Showing posts with label Ambrose Bierce. Show all posts
Showing posts with label Ambrose Bierce. Show all posts

25 October 2019

Spooky Writers, Forgotten Graves, and Vengeance from Beyond the Tomb




It's that time of year, when Pumpkin Spice becomes a thing, and sketchy Halloween costume shops take over even sketchier strip malls.  As the fall chill settles, one starts to wonder: Are those spookiest of writers, Edgar Allen Poe and Ambrose Biercetruly in their final resting places? Like, tucked away, with at least six feet of hallowed earth separating them (the dead) from us (the living)?





I can offer you no such surcease of sorrow.

In this corner, the friendly,
modern-day
Jack O'Lantern...
...and in this corner, a
Samhain-era Jack O'Lantern.
It's made from a turnip, and it
will swallow your soul.
Halloween, based on the Celtic Samhain (which itself is comes from Chthulu-era pagan rituals), is the night when the dead come knocking. Some for treats, some for tricks, and some for righteous beyond-the-tomb payback.








Edgar Allan Poe. I dare you to photo shop
a straw hat onto this.
Edgar Allan Poe and Ambrose Bierce specialized in tales where death wasn't always a sure bet. Both left this mortal coil with scores to settle. And there is grave uncertainty as to where either is interred.  These are three good motives for any unrestful spirit to don a hockey mask (or William Shatner mask, or fedora and sweater combo or, ok, there are a lot of costume options), grab a machete (again, options), and come calling this Halloween. One would hope that enough post-mortem praise has been heaped on Poe and Bierce to put contented smiles on their rotting faces; to sway them to let bygones be bygones.

Don't count on it.

If there's anyone who'd warrant vengeance from beyond the grave, its Edgar Allan Poe. The means are questionable, but the motives are as clear as a gold bug on a black cat.

First, Poe's death is shrouded in mystery. I don't believe he ended up in that Baltimore gutter wearing someone else's clothes just because he was at the tell-tail end of a bender. I like the cooping theory. In those days of rampant voter fraud (not to diminish our own era of Russian meddling), travelers were kidnapped, cooped up in rooms (hence "cooping"), and force-fed booze and drugs. A pretty sweet deal for some, but deadly for others. The blitzed-out saps were coerced into voting repeatedly at different polling stations. Their clothes were switched so they wouldn't be recognized.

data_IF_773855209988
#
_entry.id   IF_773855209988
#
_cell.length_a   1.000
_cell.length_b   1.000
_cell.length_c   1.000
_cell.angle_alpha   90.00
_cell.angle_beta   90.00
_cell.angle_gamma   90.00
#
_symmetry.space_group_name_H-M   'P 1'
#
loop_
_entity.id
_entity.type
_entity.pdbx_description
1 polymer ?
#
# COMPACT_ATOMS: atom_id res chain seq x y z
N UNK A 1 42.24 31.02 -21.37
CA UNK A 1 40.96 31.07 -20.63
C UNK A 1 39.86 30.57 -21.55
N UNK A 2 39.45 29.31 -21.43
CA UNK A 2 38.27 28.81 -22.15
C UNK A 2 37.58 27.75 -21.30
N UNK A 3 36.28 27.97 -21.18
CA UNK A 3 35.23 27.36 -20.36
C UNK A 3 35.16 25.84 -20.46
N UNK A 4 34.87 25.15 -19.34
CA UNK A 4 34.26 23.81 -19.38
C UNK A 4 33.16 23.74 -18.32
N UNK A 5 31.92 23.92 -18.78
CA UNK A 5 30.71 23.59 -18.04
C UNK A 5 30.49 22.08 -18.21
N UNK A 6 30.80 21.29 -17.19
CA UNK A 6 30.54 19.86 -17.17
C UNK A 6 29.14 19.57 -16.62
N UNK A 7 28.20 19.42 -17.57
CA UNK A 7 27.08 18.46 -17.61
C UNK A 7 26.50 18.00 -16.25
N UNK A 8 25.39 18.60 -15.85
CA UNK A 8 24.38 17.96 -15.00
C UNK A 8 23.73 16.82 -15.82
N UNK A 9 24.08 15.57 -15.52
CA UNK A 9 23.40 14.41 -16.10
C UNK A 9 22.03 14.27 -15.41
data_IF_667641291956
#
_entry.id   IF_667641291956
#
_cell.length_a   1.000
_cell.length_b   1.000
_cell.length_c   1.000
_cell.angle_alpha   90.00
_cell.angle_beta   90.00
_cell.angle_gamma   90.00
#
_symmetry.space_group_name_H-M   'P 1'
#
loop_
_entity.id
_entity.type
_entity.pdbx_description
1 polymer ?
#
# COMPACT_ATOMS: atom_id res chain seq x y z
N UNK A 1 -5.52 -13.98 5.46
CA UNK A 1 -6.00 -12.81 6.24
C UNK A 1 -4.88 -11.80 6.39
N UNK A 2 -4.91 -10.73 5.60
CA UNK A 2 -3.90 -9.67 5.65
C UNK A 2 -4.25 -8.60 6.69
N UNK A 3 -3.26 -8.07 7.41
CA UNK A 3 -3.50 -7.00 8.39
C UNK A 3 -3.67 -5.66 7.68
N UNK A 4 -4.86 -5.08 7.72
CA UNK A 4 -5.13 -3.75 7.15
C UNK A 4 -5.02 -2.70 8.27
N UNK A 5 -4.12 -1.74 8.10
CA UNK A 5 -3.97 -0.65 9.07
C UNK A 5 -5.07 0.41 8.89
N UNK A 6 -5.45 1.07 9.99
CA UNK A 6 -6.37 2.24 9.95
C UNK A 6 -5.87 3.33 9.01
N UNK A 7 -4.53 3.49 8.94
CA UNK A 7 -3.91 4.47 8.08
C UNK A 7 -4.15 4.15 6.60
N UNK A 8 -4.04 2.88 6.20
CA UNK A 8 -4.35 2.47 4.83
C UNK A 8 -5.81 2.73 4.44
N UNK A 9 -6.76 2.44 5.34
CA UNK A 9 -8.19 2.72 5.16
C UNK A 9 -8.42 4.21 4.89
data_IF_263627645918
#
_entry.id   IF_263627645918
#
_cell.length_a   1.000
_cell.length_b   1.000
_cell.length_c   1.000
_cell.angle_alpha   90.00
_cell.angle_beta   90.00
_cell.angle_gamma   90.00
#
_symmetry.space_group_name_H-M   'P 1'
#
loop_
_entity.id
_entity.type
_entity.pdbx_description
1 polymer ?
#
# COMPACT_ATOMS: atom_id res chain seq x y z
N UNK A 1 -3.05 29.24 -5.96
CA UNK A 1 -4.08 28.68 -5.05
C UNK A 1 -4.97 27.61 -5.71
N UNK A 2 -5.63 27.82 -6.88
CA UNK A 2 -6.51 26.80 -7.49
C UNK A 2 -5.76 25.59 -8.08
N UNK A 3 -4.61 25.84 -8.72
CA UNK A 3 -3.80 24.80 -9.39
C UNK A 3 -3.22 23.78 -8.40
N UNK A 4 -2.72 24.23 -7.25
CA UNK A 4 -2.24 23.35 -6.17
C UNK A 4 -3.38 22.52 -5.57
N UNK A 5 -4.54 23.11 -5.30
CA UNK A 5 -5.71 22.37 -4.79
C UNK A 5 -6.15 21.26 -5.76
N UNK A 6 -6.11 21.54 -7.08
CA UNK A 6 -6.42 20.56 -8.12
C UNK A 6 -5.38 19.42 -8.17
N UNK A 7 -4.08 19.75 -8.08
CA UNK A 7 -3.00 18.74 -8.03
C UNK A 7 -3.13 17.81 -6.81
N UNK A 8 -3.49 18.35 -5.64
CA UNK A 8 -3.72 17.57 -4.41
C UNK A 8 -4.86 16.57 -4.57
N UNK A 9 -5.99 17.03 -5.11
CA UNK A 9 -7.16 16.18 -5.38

Poe was found near a polling station, out of his head. He was wearing farmer's clothes, including a straw hat. There's no way that The Godfather of Goth cavorted amongst the literati of Virginia and New York in a straw hat like some Leatherstocking Tales reject. This man was cooped.

Rufus Griswold wrote a scathing
review of Leaves of Grass by Walt Whitman
(pictured here). Whitman mockingly included
the review in later editions.
Second, Poe's reputation was sunk by Rufus (rhymes with doofus) Griswold, a third-rate literary rival. In popular culture Poe is often seen as a drug addicted outsider who mirrored the creepiness he wrote. Actually, Poe was a respected writer and editor, a literary celebrity who made a lot of his money in live appearances. He is probably the first American writer to live solely off his writing. Rufus Griswold was a hacky "anthologist" and the target of one of Poe's biting you'll-never-live-this-down criticisms. When Poe kicked off, punk Griswold saw his chance for cowardly payback.

Griswold wrote a scathing obit of Poe for the NewYork Tribune that was widely reprinted. Next, Griswold conned his way into being Poe's literary executor. He wrote a fake biography of Poe that appeared in Poe's anthologies.  It portrayed Poe as an addict, gambler and army deserter. This false image of Poe as an evil, pathetic genius stuck.

Edgar Allan Poe's grave marker.
It's likely that Poe is nearby.
Lastly, in 1849, Poe was dumped into an unmarked grave in the Westminster Burial Ground in Baltimore. It wasn't until decades later when a succession of grand headstones attempted to mark the great man's final resting place. In a scene reminiscent of Poe's fiction, the city of Baltimore repatriated Poe's corpse to a more scenic view. The sloppy handling of Poe's remains gave rise to conspiracy theories.

In 1978, the Maryland Historical Magazine published Charles Scarlett, Jr's "A Tale of Ratiocination: The Death and Burial of Edgar Allan Poe." Scarlett proposes that through a series of grave-marker mix-ups, Baltimore botched Poe's reburial. Instead of digging up Poe, Baltimore disinterred the remains of Phillip Mosher, a young fallen soldier from the War of 1812.  Scarlett presents a pretty interesting theory.